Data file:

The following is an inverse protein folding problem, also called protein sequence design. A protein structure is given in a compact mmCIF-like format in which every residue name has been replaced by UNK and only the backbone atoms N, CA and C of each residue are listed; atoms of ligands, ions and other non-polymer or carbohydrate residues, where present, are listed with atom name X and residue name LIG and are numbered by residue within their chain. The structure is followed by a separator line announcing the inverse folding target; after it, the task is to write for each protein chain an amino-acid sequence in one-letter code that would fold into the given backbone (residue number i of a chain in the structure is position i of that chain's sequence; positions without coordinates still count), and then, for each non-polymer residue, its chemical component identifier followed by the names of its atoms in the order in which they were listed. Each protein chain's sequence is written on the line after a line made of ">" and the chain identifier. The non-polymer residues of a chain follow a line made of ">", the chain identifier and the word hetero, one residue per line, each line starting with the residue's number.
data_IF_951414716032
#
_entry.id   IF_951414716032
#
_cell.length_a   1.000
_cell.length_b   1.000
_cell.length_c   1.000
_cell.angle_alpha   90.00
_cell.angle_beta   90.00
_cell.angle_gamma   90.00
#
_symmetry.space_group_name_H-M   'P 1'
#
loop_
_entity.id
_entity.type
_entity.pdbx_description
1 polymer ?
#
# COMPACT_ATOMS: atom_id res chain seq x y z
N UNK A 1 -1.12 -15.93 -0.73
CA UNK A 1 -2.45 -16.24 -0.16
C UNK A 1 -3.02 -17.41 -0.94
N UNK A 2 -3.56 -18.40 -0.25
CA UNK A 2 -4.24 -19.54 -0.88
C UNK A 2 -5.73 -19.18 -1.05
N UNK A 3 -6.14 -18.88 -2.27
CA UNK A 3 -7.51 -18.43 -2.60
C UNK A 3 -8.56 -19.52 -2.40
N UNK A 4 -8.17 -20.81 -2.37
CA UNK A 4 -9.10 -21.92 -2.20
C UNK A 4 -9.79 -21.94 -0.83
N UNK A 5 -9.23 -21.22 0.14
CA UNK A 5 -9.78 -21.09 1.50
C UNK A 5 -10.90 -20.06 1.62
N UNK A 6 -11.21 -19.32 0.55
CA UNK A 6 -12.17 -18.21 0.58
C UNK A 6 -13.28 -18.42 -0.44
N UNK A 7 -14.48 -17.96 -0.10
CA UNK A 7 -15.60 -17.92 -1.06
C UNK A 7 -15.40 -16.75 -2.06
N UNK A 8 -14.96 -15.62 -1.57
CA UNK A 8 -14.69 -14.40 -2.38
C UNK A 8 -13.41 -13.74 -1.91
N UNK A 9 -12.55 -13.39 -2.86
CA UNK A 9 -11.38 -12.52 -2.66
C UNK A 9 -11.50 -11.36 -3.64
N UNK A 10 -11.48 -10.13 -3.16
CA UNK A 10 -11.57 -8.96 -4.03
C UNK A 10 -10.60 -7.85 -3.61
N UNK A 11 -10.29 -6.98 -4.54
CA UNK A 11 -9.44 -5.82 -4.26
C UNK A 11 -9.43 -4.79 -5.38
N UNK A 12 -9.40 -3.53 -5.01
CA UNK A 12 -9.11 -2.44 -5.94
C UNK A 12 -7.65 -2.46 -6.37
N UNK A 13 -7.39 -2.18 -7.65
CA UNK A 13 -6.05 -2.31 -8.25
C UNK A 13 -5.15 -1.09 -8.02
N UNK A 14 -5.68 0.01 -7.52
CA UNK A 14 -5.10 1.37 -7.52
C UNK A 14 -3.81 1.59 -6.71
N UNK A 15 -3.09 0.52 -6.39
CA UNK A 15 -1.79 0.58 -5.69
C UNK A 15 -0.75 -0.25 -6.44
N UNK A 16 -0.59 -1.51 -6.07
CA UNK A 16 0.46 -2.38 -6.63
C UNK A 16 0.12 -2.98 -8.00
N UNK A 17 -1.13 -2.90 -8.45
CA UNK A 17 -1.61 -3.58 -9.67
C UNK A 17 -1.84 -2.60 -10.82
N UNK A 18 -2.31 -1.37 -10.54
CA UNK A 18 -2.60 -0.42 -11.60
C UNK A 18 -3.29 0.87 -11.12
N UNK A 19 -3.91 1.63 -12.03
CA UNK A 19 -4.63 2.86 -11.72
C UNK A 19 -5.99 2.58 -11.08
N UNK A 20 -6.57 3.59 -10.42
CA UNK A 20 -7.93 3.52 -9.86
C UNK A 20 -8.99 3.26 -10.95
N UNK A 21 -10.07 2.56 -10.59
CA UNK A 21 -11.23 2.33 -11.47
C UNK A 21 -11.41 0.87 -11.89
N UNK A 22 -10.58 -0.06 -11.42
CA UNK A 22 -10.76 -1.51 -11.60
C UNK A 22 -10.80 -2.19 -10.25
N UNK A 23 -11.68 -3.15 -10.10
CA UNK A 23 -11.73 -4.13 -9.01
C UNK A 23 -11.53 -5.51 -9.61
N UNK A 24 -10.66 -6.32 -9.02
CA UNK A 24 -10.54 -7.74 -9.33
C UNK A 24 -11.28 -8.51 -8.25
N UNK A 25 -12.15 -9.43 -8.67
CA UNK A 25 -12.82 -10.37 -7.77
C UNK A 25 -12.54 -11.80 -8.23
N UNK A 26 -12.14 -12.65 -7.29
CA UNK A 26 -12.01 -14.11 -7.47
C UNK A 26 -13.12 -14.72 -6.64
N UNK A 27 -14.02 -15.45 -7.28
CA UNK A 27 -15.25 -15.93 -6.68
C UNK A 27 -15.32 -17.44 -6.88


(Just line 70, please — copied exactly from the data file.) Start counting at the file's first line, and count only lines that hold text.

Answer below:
N UNK A 17 -1.13 -2.90 -8.45